The Federal webinar: What it means to be a non-vegetarian in today’s India

Understanding the trend of growing politicisation of food habits and the impact it could have on a multicultural, unequal society like India

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What does it mean to be a non-vegetarian in today’s India?

That was the topic of a webinar hosted by The Federal on Saturday (November 27).

In the past seven years of the BJP-led regime, there has been a state-backed push against non-vegetarians. Stringent laws against cattle slaughter and  attacks on those involved in cattle trade have been followed by local authorities in several cities like Gurugram attempting to ban meat sale on certain days of the week.

To understand the trend of growing politicisation of food habits and the impact it has on a multicultural, unequal society like India, The Federal spoke to Sohail Hashmi, writer, filmmaker and activist; Dr Sylvia Karpagam, public health doctor and researcher; Meet Ashar, animal rights activist, PETA; and  Aunindyo Chakravarty, journalist and commentator.

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The panel discussion was led by K S Dakshina Murthy, associate editor, The Federal.

Hashmi said that what it means to be identified as meat eater is changing drastically and entire populations are being “marked out and attacked” for their food preferences. “People are getting lynched for keeping meat in fridge. And all this is being wrapped up in the language of culture, values…

Hashmi said that what it means to be identified as meat eater is changing drastically and entire populations are being “marked out and attacked” for their food preferences. “People are getting lynched for keeping meat in fridge. And all this is being wrapped up in the language of culture, values… nationalism,” he said.

“To be a vegetarian today is to be a nationalist,” Hashmi said, calling legislations banning certain food items “essentially anti-democratic”.

Chakravarty compared meat consumption in the United States to meat eating in India and said Indians need more animal protein.

“In terms of consumption in India, animal protein is very low, but it is eaten by the poor. It is a cheap source of nutrition. Vegetarianism is high in only three or four states – Punjab, Gujarat, Haryana, etc. National Sample Survey Office data show that 70 per cent of Indians are meat eaters,” he said. “America consumes 130 kg of meat per capita. In India per capita consumption of meat is 4.5 kg,” he said.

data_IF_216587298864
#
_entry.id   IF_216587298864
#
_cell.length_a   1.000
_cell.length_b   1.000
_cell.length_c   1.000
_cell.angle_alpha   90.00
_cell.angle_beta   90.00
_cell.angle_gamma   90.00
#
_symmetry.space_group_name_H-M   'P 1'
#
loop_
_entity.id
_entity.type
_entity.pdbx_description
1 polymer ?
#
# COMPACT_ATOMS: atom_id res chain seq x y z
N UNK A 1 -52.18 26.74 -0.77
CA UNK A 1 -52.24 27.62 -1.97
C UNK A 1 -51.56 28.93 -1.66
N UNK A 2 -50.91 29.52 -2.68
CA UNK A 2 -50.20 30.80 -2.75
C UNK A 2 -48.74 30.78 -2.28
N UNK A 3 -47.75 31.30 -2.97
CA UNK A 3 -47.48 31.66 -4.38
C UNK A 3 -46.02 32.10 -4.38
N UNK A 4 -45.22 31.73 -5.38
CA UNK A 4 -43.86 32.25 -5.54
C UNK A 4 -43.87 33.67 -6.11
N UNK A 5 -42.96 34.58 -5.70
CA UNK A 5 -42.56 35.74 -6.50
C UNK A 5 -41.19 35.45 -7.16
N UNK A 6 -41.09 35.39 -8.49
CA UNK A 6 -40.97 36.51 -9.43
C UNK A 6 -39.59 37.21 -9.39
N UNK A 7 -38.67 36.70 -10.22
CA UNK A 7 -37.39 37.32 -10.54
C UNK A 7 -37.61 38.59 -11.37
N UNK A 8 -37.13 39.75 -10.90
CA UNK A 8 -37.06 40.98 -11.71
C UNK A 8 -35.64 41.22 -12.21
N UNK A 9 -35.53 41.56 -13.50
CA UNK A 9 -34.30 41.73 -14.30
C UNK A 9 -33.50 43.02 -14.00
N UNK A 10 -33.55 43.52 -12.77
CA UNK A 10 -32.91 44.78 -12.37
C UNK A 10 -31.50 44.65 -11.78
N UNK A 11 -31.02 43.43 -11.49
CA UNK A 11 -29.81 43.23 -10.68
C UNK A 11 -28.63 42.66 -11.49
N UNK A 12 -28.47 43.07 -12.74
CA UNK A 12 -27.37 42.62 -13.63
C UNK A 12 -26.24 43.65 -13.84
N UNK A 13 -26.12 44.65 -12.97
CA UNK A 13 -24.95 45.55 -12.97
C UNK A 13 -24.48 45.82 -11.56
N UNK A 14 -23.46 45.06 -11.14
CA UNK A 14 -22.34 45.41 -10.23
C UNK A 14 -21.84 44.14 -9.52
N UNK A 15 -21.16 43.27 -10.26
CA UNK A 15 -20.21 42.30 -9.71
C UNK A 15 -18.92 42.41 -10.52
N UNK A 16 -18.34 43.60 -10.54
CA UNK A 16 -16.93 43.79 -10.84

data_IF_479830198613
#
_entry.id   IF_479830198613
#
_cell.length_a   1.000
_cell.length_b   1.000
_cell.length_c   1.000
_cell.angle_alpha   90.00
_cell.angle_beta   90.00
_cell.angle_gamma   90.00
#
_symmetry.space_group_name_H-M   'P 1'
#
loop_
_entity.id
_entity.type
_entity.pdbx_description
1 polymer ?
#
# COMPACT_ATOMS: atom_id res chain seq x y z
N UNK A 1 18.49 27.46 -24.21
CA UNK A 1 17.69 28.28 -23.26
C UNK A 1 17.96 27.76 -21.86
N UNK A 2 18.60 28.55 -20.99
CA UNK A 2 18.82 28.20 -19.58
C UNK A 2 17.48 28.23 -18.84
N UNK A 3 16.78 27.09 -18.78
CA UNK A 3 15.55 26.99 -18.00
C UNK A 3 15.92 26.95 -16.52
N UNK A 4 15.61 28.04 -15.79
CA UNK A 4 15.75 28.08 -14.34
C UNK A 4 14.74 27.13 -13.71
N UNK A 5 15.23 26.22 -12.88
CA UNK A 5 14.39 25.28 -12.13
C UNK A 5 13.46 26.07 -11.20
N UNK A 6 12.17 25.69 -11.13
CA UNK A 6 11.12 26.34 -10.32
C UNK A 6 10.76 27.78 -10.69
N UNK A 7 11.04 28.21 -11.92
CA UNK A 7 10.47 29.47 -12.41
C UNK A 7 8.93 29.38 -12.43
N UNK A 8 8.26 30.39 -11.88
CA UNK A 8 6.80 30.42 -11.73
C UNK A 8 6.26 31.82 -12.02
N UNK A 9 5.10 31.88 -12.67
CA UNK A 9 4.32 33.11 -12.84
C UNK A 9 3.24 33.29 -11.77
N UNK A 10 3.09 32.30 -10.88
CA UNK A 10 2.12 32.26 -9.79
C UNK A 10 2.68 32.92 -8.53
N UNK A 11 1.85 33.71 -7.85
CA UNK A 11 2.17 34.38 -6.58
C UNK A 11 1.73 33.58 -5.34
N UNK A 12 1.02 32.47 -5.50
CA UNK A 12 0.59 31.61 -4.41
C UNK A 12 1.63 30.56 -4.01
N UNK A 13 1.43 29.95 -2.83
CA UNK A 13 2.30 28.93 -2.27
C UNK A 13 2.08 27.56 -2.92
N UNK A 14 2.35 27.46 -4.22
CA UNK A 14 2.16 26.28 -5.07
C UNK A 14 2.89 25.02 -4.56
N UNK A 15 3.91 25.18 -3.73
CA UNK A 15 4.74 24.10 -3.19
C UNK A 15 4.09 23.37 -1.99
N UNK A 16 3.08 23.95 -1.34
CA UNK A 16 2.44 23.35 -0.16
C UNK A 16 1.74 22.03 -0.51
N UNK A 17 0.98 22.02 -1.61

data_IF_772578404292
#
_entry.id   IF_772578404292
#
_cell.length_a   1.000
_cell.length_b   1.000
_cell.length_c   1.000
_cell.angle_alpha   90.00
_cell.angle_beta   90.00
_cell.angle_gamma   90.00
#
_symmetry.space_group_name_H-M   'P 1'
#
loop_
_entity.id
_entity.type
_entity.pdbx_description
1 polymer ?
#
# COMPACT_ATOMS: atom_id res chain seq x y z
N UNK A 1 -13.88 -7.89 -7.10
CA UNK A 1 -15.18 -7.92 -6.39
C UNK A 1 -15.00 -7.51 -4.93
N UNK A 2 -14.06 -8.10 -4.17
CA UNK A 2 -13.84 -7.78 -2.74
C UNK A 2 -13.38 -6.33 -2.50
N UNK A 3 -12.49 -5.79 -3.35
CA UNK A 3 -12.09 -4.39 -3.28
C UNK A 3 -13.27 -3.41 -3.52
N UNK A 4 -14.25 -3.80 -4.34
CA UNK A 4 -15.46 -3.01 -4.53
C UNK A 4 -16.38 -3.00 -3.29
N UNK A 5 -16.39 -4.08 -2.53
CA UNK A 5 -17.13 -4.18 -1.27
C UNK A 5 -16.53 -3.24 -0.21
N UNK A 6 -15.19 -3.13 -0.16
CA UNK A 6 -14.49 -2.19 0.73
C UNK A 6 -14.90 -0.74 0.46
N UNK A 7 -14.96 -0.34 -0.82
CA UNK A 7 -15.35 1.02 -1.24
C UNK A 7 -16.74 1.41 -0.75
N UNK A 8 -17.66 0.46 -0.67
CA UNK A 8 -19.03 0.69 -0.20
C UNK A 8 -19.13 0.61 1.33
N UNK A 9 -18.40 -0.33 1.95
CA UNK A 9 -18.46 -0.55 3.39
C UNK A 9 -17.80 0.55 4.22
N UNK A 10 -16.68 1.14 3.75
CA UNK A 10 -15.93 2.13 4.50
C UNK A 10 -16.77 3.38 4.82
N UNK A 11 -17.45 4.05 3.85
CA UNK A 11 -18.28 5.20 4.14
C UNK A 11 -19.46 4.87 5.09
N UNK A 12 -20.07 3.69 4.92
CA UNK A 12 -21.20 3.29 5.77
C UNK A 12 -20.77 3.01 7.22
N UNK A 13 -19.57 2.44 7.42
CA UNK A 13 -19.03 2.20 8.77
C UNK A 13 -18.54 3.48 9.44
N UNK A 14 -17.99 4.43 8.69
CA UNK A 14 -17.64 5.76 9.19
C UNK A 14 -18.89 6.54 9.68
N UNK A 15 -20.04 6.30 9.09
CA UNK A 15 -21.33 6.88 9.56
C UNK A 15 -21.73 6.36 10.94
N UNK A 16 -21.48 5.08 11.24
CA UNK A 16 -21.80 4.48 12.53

Vegetarianism is practiced by only certain groups: Jains, Sikh, Brahmins, Chakravarty said.

Hashmi said there is a wrong impression that Gujaratis are vegetarians. “I was talking to young people based out of Ahmedabad and other cities. And they told me Gujaratis don’t eat meat,” he said.

“I took for a tour. All the tribals in Gujarat, all Dalits, they are not a small percentage. Muslims, Parsis, Christians, and the Kshatriyas – all of them eat meat,” Hashmi said.

A huge number of Indians are on “starvation diet”, Dr Karpagam said, listing out health data. “Caste and corporate nexus, and the national agenda are contributing to severe nutritional problem in the country,” she said. Meet Ashar pointed to the growing trend around the world for vegan diet and said veganism is good for people and good for the planet.

“Between 2004 and 2014 there was a growth of 5 per cent vegetarianism in India. The number of vegans in India has risen by 360 per cent in the past decade. And this trend is global,” he said. What does it mean to be a non-vegetarian in today’s India? “Nationalism,” he said.

“To be a vegetarian today is to be a nationalist,” Hashmi said, calling legislations banning certain food items “essentially anti-democratic”.

Chakravarty compared meat consumption in the United States to meat eating in India and said Indians need more animal protein.

“In terms of consumption in India, animal protein is very low, but it is eaten by the poor. It is a cheap source of nutrition. Vegetarianism is high in only three or four states – Punjab, Gujarat, Haryana, etc. National Sample Survey Office data show that 70 per cent of Indians are meat eaters,” he said. “America consumes 130 kg of meat per capita. In India per capita consumption of meat is 4.5 kg,” he said.

Vegetarianism is practiced by only certain groups: Jains, Sikh, Brahmins, Chakravarty said.

Hashmi said there is a wrong impression that Gujaratis are vegetarians. “I was talking to young people based out of Ahmedabad and other cities. And they told me Gujaratis don’t eat meat,” he said.

“I took for a tour. All the tribals in Gujarat, all Dalits, they are not a small percentage. Muslims, Parsis, Christians, and the Kshatriyas – all of them eat meat,” Hashmi said.

A huge number of Indians are on “starvation diet”, Dr Karpagam said, listing out health data.
“Caste and corporate nexus, and the national agenda are contributing to severe nutritional problem in the country,” she said.
Meet Ashar pointed to the growing trend around the world for vegan diet and said veganism is good for people and good for the planet.
“Between 2004 and 2014 there was a growth of 5 per cent vegetarianism in India. The number of vegans in India has risen by 360 per cent in the past decade. And this trend is global,” he said.
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